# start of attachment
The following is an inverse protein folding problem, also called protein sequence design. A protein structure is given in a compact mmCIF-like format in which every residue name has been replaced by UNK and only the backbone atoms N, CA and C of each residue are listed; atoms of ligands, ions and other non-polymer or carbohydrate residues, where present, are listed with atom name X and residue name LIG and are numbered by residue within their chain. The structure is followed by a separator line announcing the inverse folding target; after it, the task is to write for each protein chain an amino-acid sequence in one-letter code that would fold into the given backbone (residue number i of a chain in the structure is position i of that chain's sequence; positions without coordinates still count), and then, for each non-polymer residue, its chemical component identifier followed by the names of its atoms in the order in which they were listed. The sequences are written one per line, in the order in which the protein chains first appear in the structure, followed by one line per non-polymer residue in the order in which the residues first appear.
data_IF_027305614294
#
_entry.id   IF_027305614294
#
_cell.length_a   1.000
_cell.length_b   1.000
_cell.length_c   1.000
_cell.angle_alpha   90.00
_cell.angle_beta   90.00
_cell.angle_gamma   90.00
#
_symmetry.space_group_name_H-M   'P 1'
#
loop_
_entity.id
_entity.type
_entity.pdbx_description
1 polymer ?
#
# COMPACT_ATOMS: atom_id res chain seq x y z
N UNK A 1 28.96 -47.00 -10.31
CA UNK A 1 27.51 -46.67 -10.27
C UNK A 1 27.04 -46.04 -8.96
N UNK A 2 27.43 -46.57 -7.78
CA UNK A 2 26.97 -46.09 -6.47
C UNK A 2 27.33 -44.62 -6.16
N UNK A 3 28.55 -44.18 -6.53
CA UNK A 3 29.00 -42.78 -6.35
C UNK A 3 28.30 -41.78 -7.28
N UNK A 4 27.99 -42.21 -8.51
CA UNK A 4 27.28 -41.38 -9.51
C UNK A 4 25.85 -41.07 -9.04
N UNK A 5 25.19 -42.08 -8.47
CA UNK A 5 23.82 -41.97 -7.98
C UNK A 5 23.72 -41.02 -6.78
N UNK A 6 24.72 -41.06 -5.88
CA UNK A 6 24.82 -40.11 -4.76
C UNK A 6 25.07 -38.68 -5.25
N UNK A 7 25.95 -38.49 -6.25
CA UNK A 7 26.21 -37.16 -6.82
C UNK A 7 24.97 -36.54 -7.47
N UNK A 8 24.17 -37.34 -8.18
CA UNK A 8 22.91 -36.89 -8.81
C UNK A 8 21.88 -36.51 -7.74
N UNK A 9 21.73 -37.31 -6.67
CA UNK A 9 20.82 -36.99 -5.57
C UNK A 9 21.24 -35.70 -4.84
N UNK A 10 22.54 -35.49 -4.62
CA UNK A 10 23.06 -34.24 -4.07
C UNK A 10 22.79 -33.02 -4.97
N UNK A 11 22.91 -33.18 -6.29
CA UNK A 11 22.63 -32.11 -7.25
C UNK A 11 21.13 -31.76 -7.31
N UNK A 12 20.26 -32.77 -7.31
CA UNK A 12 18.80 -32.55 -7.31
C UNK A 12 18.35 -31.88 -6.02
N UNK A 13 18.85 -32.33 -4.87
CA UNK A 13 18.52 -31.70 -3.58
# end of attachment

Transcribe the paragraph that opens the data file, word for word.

The following is an inverse protein folding problem, also called protein sequence design. A protein structure is given in a compact mmCIF-like format in which every residue name has been replaced by UNK and only the backbone atoms N, CA and C of each residue are listed; atoms of ligands, ions and other non-polymer or carbohydrate residues, where present, are listed with atom name X and residue name LIG and are numbered by residue within their chain. The structure is followed by a separator line announcing the inverse folding target; after it, the task is to write for each protein chain an amino-acid sequence in one-letter code that would fold into the given backbone (residue number i of a chain in the structure is position i of that chain's sequence; positions without coordinates still count), and then, for each non-polymer residue, its chemical component identifier followed by the names of its atoms in the order in which they were listed. The sequences are written one per line, in the order in which the protein chains first appear in the structure, followed by one line per non-polymer residue in the order in which the residues first appear.